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Shining as Stars August 14, 2012

Posted by flashbuzzer in Books, Christianity.
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Here are my thoughts on Philippians 2:12-18.

Summary: Paul begins by exhorting the Philippians, as they have obeyed God, to not only work out their salvation in his presence – they should do so in his absence, acting with a nervous and trembling anxiety to do what is right. Indeed, they should work out their salvation as it is actually God who works effectively in them, enabling them to first desire and then act according to His plan of salvation.

Paul then exhorts the Philippians to neither grumble nor entertain inner questionings. In this way they can be pure and sincere, as the faultless children of God in the midst of a wicked generation; they can appear like heavenly bodies and light up the universe – in a moral sense. Thus, on the day of judgment, he can assert that his “Christian training” yielded eternal benefits. Now even if he is to die, with his life being metaphorically poured out on the Philippians’ good works (as a libation on a heathen sacrifice) that stem from their being priests, he will congratulate them. Paul concludes by inferring that the Philippians should also rejoice and congratulate him.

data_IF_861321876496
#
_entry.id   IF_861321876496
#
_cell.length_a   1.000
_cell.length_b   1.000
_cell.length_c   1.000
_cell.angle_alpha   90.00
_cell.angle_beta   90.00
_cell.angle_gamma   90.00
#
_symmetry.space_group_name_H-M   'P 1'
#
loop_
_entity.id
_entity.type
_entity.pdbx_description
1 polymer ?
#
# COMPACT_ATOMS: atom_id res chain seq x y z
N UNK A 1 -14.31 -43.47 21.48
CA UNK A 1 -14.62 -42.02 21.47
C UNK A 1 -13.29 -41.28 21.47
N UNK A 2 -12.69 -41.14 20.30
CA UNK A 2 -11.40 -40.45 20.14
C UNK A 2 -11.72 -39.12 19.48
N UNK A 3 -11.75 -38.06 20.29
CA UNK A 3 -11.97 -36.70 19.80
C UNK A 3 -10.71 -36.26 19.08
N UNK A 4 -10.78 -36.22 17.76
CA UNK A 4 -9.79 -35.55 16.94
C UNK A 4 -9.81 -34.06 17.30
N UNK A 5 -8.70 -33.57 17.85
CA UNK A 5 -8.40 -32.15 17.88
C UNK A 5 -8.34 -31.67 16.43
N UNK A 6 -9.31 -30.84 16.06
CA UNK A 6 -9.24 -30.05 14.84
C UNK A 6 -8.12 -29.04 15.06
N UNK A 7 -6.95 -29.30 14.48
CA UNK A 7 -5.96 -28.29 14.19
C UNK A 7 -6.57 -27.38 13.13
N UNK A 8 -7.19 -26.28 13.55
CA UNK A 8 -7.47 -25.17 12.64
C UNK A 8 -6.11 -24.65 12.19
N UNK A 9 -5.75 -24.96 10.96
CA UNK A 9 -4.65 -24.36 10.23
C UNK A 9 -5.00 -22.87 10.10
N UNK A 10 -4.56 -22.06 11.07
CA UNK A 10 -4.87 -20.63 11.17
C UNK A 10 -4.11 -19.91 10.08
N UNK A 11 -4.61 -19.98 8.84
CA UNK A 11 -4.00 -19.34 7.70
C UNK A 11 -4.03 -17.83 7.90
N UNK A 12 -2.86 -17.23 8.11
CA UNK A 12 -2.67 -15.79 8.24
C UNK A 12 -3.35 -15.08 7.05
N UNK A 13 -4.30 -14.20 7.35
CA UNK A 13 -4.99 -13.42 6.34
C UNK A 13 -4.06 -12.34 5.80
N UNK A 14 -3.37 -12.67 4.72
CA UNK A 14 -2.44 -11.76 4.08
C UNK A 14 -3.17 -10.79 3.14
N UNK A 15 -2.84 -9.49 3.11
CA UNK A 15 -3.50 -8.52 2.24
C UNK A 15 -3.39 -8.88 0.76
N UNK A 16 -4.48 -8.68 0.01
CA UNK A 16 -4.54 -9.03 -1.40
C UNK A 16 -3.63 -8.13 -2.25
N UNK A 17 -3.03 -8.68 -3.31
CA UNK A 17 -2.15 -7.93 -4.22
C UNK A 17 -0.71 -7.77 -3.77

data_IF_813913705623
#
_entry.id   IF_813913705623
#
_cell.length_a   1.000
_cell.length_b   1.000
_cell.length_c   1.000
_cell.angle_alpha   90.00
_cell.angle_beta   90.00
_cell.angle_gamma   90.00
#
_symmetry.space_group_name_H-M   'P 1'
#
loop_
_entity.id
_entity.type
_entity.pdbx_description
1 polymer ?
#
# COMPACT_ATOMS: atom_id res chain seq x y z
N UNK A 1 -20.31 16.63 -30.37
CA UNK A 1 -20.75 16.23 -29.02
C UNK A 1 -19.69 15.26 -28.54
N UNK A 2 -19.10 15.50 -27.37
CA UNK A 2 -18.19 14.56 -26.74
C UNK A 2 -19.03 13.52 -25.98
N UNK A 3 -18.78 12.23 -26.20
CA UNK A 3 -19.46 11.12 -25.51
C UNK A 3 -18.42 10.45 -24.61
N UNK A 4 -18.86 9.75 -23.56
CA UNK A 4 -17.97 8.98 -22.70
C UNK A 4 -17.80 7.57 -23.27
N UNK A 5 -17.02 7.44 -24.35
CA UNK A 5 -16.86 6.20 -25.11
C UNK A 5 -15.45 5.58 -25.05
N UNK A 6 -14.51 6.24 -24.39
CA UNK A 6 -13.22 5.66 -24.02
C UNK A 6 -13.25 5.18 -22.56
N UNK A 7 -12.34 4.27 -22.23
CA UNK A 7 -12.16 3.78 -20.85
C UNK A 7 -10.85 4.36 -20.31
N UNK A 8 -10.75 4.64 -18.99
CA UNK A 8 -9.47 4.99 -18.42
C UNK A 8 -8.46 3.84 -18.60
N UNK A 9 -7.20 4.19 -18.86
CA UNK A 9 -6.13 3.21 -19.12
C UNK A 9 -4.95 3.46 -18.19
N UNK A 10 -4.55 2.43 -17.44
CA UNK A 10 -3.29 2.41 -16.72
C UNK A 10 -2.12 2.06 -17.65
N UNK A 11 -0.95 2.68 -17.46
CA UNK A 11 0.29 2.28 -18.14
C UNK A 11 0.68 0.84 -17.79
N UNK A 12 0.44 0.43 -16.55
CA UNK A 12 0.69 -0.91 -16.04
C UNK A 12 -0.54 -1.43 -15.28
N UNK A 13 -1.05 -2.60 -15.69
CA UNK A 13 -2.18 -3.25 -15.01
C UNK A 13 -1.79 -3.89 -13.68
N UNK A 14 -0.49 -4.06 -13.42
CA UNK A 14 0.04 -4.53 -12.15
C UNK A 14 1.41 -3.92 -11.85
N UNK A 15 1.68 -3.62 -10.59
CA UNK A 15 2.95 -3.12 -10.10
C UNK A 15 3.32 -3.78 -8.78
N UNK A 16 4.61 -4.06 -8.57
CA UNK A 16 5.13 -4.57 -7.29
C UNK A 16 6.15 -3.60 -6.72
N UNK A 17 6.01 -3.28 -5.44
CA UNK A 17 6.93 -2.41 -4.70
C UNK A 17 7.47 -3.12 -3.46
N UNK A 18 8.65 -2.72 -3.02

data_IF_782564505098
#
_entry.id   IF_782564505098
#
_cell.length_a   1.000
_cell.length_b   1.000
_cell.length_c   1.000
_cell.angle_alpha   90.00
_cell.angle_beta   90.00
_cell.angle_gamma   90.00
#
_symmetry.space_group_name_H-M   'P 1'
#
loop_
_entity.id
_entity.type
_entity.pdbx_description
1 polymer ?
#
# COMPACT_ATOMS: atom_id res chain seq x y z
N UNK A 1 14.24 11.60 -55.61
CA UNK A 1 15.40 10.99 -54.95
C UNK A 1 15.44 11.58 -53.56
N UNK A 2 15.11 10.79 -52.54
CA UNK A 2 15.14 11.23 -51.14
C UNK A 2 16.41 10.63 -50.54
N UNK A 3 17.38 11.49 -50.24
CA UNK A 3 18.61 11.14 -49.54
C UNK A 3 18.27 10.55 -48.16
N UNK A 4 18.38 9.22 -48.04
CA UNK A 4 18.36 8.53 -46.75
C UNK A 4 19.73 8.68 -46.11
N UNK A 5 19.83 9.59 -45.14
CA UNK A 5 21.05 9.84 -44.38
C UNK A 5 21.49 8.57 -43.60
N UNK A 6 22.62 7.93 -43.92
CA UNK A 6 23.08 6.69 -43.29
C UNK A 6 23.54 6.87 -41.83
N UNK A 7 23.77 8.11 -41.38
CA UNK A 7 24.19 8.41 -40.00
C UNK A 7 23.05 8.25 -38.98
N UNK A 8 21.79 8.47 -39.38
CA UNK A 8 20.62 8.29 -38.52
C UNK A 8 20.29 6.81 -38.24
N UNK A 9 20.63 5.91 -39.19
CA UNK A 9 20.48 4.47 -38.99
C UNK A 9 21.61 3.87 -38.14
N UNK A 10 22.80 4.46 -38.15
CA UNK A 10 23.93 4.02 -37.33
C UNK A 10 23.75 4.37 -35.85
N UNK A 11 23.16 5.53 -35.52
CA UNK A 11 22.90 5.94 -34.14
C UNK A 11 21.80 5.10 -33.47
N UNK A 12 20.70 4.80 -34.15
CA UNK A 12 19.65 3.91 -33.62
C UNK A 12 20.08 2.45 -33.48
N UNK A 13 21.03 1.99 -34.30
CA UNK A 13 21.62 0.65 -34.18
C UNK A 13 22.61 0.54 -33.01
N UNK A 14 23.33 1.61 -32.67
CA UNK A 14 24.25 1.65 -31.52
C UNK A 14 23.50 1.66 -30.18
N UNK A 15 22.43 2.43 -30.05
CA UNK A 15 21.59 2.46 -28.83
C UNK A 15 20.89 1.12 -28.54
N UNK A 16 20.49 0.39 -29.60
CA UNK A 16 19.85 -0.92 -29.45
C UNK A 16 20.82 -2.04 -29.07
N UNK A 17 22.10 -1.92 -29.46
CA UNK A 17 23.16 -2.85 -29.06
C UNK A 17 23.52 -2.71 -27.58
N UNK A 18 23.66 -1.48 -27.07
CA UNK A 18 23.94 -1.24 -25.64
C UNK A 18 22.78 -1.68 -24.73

Thoughts: In verse 15, we see that Paul exhorts the Philippians – in the midst of “a crooked and depraved generation” – to act in such a way that they will be found blameless on the day of judgment. This reminds me of a common refrain in the modern church – namely, that society’s moral standards continue to rapidly decline. While that may be the case, this verse reminds believers that the Roman Empire was far from a paragon of morality in the first century AD. Perhaps the HBO series Rome provides concrete examples of the galling behavior in Roman society that swirled around Paul when he wrote this letter, though this is just a hunch on my part. What I can assert is that since the time of the Fall, human societies have been morally bankrupt; thus, Paul exhorts Christians through all generations to stand up to depravity.

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